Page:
The women in Volver are able to break free from their bonds by telling the truth to those that they lied to. For instance, Irene is able to show her face to her daughters and confesses that it was not she that died with their father in a fire, but rather his mistress. Once the truth comes out, Irene no longer has to hide and is able to go out in public. Additionally, when Raimunda reveals the secret about her rape and the paternity of her daughter, Paula, Irene is able to realize the monster that her husband was. The revelation of this truth brings the two women together through a mutual understanding of each other's suffering.
On the other hand, the women or female characters in Todo Sobre Mi Mama are pigeonholed into various social constructs, in addition to being prisoners of the truth. In Todo Sobre Mi Mama, Manuela, a nurse at a hospital in Madrid is forced to suffer tragic ramifications due to her secret. In this narrative film, Manuela's secret does not necessarily make her a prisoner within a building or home, but rather makes her an emotional prisoner.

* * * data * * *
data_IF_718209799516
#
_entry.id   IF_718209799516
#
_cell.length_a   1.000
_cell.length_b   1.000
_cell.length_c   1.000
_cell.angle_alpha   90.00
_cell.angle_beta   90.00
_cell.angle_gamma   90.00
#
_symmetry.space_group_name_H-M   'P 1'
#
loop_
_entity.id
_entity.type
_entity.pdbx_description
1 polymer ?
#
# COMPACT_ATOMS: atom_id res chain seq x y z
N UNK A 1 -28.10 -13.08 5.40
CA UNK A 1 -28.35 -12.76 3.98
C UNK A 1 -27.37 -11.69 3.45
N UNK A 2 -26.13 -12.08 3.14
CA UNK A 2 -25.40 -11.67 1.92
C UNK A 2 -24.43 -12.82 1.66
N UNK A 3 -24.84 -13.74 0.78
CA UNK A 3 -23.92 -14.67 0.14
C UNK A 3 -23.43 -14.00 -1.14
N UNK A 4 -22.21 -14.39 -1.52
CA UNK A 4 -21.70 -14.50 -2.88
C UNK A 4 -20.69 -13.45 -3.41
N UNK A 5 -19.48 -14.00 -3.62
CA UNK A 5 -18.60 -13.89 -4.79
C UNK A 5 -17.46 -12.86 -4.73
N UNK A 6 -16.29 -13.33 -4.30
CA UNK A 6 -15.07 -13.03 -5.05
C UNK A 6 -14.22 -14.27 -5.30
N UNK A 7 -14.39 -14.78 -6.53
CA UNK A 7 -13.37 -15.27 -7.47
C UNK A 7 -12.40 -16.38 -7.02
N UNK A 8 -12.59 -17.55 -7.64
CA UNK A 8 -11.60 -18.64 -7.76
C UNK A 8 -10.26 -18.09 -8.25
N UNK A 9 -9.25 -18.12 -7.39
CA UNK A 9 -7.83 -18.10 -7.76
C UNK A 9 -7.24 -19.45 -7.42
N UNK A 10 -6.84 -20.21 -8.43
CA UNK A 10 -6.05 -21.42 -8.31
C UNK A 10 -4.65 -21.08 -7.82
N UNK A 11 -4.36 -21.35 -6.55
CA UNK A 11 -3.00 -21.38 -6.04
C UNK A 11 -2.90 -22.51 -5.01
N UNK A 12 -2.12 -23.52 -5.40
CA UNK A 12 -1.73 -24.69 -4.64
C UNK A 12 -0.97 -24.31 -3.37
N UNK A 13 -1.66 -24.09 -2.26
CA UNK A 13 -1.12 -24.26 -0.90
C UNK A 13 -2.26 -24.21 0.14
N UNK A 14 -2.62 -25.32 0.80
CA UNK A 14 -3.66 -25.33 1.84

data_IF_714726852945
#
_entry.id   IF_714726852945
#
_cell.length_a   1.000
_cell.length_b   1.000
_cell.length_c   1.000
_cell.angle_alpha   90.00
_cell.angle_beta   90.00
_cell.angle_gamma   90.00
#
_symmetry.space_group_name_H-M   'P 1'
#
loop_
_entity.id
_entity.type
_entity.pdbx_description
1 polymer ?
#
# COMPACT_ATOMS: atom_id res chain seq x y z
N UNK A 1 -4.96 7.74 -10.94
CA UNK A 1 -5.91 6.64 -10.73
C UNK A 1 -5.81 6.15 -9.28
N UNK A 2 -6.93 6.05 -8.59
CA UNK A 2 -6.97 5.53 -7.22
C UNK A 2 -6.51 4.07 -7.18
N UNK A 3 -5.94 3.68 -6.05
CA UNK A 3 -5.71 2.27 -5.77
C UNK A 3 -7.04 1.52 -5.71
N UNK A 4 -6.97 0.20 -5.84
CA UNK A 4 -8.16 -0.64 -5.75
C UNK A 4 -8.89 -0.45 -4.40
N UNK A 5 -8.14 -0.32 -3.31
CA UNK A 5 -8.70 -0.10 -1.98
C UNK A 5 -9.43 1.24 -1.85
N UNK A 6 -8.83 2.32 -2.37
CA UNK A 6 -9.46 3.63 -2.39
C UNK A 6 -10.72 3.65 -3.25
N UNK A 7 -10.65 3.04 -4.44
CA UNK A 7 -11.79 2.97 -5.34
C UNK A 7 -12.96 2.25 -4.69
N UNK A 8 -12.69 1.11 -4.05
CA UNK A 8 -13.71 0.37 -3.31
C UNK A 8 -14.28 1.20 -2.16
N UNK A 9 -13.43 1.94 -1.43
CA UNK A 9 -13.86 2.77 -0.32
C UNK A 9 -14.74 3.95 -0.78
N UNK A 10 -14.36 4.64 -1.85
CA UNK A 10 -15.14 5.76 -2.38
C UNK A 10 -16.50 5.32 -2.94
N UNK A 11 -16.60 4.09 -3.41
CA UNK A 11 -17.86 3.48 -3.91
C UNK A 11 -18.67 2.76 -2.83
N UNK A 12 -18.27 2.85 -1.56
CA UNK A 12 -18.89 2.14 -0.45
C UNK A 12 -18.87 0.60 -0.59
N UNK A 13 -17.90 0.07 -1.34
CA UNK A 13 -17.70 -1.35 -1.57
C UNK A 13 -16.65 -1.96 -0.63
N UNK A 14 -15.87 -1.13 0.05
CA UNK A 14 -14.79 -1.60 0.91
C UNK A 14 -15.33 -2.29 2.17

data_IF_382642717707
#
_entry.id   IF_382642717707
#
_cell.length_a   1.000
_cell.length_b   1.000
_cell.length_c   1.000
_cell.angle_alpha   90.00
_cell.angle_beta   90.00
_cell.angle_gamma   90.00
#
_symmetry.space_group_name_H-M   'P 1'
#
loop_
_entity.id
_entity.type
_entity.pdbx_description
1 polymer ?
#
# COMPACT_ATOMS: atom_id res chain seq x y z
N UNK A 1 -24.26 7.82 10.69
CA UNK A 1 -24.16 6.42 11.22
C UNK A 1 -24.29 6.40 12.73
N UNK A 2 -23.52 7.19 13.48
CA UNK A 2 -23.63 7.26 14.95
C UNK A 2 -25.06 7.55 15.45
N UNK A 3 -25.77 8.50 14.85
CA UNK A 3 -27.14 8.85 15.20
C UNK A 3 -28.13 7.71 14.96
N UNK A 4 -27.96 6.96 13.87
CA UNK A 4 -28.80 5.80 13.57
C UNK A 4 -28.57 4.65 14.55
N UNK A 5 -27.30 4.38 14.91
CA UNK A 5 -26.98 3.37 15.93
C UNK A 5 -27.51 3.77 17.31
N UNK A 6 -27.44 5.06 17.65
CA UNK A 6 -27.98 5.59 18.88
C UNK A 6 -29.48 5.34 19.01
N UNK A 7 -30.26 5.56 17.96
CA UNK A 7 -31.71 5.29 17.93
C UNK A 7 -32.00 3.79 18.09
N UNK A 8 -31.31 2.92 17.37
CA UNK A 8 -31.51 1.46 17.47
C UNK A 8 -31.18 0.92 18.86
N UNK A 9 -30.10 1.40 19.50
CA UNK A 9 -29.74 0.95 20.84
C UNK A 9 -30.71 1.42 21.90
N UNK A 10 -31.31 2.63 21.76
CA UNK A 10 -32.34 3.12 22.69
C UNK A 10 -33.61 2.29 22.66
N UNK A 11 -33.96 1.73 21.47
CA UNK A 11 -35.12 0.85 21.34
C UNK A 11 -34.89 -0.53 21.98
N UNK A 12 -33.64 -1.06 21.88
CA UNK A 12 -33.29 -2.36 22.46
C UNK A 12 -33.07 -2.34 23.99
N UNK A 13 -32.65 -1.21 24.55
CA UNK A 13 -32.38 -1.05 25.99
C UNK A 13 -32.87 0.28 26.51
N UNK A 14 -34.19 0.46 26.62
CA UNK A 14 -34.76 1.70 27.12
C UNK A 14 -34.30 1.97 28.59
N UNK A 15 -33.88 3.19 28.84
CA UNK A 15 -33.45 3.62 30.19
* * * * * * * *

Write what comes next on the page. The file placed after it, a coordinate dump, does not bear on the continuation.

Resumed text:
In the film, Manuela is a single mother who has kept the identity of her son, Esteban's, father hidden from him. Despite the fact that Esteban tries to get Manuela to talk about his father, she does not and thus keeps Esteban confined from the truth. Esteban is never able to escape this prison of ignorance that was constructed by his mother and is killed before his mother ever had the opportunity to reveal the truth.
Through Esteban's death, Manuela is forced to take a journey to find Esteban's father, a transsexual named Lola, who never knew she had a son. Like Esteban, Lola has become a prisoner of ignorance because of Manuela's lie (Amodovar, 1999). In her journey to try and find Lola to tell her the tragic truth about the death of their son, Manuela gets sucked into caring for Rosa, a nun who happens to be pregnant by Lola. Because Rosa is a nun, she can also be considered to be a prisoner of religion; because of the constraints of religion,…[continue]